Update Saturday, Dec. 9 - Dec. 15, 2017
Jane Hawk returns in
Koontz’s ‘The Whispering Room’
Jane Hawk, the
compelling heroine of “The Silent Corner,” returns in another terrifying
Dean Koontz conspiracy thriller, “The Whispering Room.”
Jane knows her
husband didn’t commit suicide but proving it has been a challenge. She
uncovered an evil plot to brainwash people to commit horrific acts, but
her attempt to destroy the villain behind everything came with a
horrible cost. She no longer has her job at the FBI and is a wanted
fugitive. She keeps her son stashed away to protect him. Jane now roams
the country to derail the mastermind and his nefarious plans.
schoolteacher on leave due to migraines is the latest to fall under the
vicious mind games. She has dreams of walking through fire, and one
afternoon she sets her vehicle on fire and drives through a hotel lobby.
A sheriff uncovers her journals and sees a woman crying for help. When
Jane learns of the incident, she knows the people she’s trying to
eliminate are responsible. She has already gone rogue, and knowing her
son is safe, she has nothing to lose by going after the culprits.
When one of her
targets tells her, “You’re dead already. They’ll all know about you in
the whispering room,” Jane knows she has to learn what his cryptic
phrase means even though it obviously will be a trap to take her out of
The character of
Jane Hawk is arguably the best character Koontz has created. Knowledge
of “The Silent Corner” helps put some of the narrative in perspective,
but it’s not necessary to fall under the author’s spell. It’s clear that
another story featuring her quest for ultimate justice is on the
horizon, and hopefully there will be even more after that.
Simply put, wow.
Update Saturday, Dec. 2 - Dec. 8, 2017
Author Weir takes readers to the moon in ‘Artemis’
Andy Weir, author of “The Martian,”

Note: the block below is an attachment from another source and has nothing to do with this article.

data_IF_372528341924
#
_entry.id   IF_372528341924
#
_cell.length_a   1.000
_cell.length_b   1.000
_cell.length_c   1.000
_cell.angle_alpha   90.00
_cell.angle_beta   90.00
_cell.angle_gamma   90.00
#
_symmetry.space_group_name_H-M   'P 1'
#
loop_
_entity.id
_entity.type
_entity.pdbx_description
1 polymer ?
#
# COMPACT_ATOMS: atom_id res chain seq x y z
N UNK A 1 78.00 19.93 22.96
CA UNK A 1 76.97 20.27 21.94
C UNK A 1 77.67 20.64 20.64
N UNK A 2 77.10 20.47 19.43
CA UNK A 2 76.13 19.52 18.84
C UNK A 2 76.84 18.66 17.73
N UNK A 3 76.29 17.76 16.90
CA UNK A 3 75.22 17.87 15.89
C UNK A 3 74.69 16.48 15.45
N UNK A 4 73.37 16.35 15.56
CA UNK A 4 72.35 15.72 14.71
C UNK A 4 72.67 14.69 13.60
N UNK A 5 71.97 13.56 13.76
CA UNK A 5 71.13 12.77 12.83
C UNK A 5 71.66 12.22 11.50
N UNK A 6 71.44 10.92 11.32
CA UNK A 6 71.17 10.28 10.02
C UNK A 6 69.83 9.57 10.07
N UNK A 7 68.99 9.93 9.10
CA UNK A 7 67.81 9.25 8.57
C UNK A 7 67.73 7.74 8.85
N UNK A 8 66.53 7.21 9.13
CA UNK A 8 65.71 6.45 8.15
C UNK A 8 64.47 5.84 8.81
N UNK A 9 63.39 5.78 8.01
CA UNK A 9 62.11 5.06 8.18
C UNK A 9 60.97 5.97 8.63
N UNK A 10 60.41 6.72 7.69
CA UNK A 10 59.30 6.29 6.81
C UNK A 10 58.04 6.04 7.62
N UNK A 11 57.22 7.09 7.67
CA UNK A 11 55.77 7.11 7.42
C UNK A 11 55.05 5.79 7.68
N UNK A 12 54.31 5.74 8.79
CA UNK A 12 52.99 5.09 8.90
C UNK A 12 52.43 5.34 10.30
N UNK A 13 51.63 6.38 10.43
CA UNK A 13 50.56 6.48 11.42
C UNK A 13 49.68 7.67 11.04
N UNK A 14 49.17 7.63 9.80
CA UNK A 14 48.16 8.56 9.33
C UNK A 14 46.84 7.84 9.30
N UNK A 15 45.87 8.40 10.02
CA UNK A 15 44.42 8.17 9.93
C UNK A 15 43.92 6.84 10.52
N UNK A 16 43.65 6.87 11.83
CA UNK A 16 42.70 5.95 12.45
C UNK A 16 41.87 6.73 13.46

takes readers to another desolate world, but instead of the Red Planet it’s
the moon, in his new novel, “Artemis.”
Weir takes readers on an exploration of
the colonization of Earth’s nearest neighbor in outer space, and it’s not
too far into the future. Most everything needed for the modules of the city
of Artemis can be reasonably manufactured on the surface, along with the
occasional supply and tourist runs from home. Each living habitat is named
for a prominent member of the original Apollo programs, but each has
distinct features associated with it, whether it is for the affluent or
those barely able to scrape by and survive.
Living in the poorer end of Artemis is
Jasmine Bashara, aka Jazz. She has talent and is quite intelligent but
chooses to skate by. She works as a porter for the tourists and the citizens
who sometimes want their packages from Earth handled discreetly. She blows a
field test that would have gotten her a job taking tourists in EVA suits to
explore the area around the original landing site of Apollo 11. Upset and
not thinking clearly, Jazz receives an offer that promises more money than
she can imagine if she can successfully pull off a dangerous assignment. She
has the skills and the knowledge, but does she have the luck and equipment
necessary to keep her in the clear when damage control begins?
Jazz is a compelling character, both
clever and sharp. Weir has created a realistic and fascinating future
society on the moon, and every detail feels authentic and scientifically
Weir knows how to make cutting-edge
science sexy and relevant without losing the story.
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